I saw a bashful little temple from my hotel's veranda, conveniently hiding behind trees and slightly peeping over the Sedone I Bridge. Though I hardly see proof of activity, it was beckoning me to get off my palace hotel for a late afternoon sojourn. People in Pakse just call it Wat Tsin because, well, it's a Chinese Temple.
While the mild afternoon sun provided glorious light all around me, I leisurely ventured towards the bridge - Sedone I. I had to cross from one side to the other to get better views of the flowing Sedone River as it heads in slithering fashion towards the west to join the Mekong. The walk didn't take 15 minutes. There were few people crossing the bridge, mostly children on their way home from school.
Upon reaching the eastern end of the bridge, I found a 30-or-so steps of stairs leading to the riverside grounds. I walked towards the direction of the small temple - with its four-level pagoda punctuating the fenced border. I wanted to check the grounds further but a few things held me back: a dog barking, the fence specifically providing barriers. Visitors were clearly not welcome here. Robert Frost, in "Mending Wall", had a more succinct observation:
|"SOMETHING there is that doesn't love a wall,|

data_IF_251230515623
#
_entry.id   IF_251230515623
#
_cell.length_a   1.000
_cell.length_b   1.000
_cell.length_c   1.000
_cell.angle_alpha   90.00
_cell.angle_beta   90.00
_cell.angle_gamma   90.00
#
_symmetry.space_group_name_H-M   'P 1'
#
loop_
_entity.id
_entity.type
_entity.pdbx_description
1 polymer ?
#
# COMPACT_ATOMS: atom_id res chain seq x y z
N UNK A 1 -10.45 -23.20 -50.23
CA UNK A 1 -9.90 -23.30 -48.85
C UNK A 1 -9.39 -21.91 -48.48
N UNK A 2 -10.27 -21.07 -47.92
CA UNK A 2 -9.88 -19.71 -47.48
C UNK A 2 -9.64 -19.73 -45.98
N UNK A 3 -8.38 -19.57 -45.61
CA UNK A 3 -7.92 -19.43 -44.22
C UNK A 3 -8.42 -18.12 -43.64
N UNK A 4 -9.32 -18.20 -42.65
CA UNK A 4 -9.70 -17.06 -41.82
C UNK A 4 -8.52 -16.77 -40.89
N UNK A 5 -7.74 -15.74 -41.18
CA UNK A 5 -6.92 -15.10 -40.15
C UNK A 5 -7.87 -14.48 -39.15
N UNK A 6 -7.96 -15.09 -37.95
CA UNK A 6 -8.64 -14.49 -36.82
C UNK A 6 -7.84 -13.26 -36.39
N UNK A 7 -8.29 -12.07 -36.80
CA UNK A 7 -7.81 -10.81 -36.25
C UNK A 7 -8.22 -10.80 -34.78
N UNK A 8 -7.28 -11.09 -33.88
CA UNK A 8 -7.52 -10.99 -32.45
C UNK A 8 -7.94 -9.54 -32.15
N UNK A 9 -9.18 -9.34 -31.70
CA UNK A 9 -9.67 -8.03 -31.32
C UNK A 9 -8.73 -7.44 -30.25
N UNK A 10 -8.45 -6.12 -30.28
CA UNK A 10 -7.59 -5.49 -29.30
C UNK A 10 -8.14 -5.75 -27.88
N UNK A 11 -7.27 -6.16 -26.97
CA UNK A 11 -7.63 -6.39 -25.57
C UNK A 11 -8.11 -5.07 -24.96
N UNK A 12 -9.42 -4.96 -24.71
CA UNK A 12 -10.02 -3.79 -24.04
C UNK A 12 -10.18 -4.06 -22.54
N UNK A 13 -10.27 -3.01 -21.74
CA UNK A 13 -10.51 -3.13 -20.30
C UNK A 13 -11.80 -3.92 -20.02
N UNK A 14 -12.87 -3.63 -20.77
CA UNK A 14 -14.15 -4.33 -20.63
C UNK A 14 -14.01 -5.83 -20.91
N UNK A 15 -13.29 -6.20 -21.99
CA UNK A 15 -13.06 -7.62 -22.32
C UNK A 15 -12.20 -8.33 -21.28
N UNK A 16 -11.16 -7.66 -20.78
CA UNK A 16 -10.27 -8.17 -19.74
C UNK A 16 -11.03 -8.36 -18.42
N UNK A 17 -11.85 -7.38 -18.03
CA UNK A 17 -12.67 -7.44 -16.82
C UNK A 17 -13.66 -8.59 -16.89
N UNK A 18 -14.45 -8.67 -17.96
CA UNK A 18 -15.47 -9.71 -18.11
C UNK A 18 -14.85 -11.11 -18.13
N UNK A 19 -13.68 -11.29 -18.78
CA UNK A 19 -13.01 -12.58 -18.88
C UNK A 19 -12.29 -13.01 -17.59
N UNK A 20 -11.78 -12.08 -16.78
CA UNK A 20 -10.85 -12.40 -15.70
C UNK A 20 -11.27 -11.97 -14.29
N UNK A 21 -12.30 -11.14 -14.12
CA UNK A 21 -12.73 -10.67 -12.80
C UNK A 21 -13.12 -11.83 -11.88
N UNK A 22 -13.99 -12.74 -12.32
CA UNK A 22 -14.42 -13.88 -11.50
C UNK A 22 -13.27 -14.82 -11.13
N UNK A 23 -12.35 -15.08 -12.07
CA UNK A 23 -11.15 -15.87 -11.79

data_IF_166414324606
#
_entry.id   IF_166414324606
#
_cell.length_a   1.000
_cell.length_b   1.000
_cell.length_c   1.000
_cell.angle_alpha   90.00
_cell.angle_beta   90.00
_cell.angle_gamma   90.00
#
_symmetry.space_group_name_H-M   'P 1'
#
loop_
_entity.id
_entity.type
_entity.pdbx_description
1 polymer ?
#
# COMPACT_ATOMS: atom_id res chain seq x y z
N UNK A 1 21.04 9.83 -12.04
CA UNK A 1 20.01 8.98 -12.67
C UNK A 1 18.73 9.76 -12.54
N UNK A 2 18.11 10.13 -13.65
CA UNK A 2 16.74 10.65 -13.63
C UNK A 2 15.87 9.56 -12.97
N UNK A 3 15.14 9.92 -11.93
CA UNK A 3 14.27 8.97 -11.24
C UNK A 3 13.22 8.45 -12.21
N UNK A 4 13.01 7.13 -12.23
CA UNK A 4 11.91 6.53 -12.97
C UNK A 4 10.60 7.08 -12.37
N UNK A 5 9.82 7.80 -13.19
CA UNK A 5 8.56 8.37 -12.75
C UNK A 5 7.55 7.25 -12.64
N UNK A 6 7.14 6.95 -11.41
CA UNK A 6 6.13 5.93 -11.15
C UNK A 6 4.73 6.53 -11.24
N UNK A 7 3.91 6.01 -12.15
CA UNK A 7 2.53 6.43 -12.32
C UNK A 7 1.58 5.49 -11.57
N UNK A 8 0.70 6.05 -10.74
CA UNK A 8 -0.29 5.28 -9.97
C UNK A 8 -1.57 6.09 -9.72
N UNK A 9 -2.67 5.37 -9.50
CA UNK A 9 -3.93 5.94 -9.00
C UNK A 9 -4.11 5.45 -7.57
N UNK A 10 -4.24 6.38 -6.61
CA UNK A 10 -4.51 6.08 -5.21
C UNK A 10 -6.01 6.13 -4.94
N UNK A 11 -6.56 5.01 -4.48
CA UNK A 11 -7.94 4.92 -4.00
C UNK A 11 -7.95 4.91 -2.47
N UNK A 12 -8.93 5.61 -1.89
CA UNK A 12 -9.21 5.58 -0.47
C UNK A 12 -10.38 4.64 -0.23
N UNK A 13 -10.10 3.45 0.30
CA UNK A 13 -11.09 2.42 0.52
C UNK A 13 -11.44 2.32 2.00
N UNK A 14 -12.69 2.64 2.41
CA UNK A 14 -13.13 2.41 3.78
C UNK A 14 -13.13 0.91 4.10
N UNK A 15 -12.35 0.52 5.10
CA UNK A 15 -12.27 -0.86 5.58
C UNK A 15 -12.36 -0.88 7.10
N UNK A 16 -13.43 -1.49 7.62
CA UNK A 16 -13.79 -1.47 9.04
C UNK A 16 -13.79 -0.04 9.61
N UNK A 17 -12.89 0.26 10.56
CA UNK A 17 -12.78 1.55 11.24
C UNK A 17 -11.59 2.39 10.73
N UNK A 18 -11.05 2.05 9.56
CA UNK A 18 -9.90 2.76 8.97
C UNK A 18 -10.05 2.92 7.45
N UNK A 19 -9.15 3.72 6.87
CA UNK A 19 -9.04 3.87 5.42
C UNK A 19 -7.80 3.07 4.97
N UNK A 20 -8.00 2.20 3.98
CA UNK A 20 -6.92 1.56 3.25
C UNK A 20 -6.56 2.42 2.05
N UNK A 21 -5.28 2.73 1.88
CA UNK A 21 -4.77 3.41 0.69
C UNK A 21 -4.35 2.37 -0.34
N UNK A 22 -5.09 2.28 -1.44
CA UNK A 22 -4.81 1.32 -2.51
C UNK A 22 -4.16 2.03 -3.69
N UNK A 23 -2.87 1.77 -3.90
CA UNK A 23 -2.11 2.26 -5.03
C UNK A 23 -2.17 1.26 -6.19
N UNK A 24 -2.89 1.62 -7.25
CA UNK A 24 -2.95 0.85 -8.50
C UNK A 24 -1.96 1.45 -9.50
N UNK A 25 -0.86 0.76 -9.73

|That sends the frozen-ground-swell under it,|
|And spills the upper boulders in the sun;|
|And makes gaps even two can pass abreast."|
I got closer to the river and saw Champasak Palace Hotel from across. I couldn't see my room as it was facing west. Indeed, the hotel looked like a stack of layered cake, as described in tourist guides. Before heading back to the bridge, a placid pond nearby invited me to stay a few more minutes... so I did. I am going to miss Pakse more than I'd ever expected.
This is the Eye in the Sky!
|Sedone I Bridge|
|Sedone I Bridge facing the south|
|Sedone I Bridge facing north.|
|Sedone River heads to the west in confluence with the Mekong.|
|The Champasak Palace Hotel becomes a silhouette on western sun.|
|Wat Tsin grounds|
|Thirty steps or so from the bridge to the riverside ground.|
|A pond east from the riverside.|